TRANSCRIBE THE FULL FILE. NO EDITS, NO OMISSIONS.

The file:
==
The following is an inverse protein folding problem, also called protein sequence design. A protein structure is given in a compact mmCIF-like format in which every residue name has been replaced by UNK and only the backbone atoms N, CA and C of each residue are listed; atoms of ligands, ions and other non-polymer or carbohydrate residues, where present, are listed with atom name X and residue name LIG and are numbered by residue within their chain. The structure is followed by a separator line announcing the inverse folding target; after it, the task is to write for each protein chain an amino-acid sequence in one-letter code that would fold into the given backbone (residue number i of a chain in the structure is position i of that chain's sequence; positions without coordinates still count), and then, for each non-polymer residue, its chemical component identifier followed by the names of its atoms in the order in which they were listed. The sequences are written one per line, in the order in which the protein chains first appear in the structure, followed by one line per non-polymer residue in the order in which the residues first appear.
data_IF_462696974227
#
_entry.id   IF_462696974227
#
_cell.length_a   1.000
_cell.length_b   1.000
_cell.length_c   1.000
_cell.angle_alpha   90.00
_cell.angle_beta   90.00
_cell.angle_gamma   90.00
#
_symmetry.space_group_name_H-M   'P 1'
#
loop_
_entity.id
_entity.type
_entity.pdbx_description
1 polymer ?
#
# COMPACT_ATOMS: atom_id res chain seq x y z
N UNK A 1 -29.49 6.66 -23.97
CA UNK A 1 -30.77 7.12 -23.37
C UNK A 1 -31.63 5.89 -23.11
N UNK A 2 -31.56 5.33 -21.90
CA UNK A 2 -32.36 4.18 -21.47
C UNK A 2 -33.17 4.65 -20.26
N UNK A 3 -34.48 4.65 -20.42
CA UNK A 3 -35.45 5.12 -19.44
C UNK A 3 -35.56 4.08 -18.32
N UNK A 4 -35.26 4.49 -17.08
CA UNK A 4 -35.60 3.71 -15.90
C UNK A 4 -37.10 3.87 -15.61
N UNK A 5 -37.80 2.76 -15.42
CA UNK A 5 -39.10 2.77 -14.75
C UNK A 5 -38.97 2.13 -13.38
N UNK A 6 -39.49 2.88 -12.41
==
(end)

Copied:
The following is an inverse protein folding problem, also called protein sequence design. A protein structure is given in a compact mmCIF-like format in which every residue name has been replaced by UNK and only the backbone atoms N, CA and C of each residue are listed; atoms of ligands, ions and other non-polymer or carbohydrate residues, where present, are listed with atom name X and residue name LIG and are numbered by residue within their chain. The structure is followed by a separator line announcing the inverse folding target; after it, the task is to write for each protein chain an amino-acid sequence in one-letter code that would fold into the given backbone (residue number i of a chain in the structure is position i of that chain's sequence; positions without coordinates still count), and then, for each non-polymer residue, its chemical component identifier followed by the names of its atoms in the order in which they were listed. The sequences are written one per line, in the order in which the protein chains first appear in the structure, followed by one line per non-polymer residue in the order in which the residues first appear.
data_IF_462696974227
#
_entry.id   IF_462696974227
#
_cell.length_a   1.000
_cell.length_b   1.000
_cell.length_c   1.000
_cell.angle_alpha   90.00
_cell.angle_beta   90.00
_cell.angle_gamma   90.00
#
_symmetry.space_group_name_H-M   'P 1'
#
loop_
_entity.id
_entity.type
_entity.pdbx_description
1 polymer ?
#
# COMPACT_ATOMS: atom_id res chain seq x y z
N UNK A 1 -29.49 6.66 -23.97
CA UNK A 1 -30.77 7.12 -23.37
C UNK A 1 -31.63 5.89 -23.11
N UNK A 2 -31.56 5.33 -21.90
CA UNK A 2 -32.36 4.18 -21.47
C UNK A 2 -33.17 4.65 -20.26
N UNK A 3 -34.48 4.65 -20.42
CA UNK A 3 -35.45 5.12 -19.44
C UNK A 3 -35.56 4.08 -18.32
N UNK A 4 -35.26 4.49 -17.08
CA UNK A 4 -35.60 3.71 -15.90
C UNK A 4 -37.10 3.87 -15.61
N UNK A 5 -37.80 2.76 -15.42
CA UNK A 5 -39.10 2.77 -14.75
C UNK A 5 -38.97 2.13 -13.38
N UNK A 6 -39.49 2.88 -12.41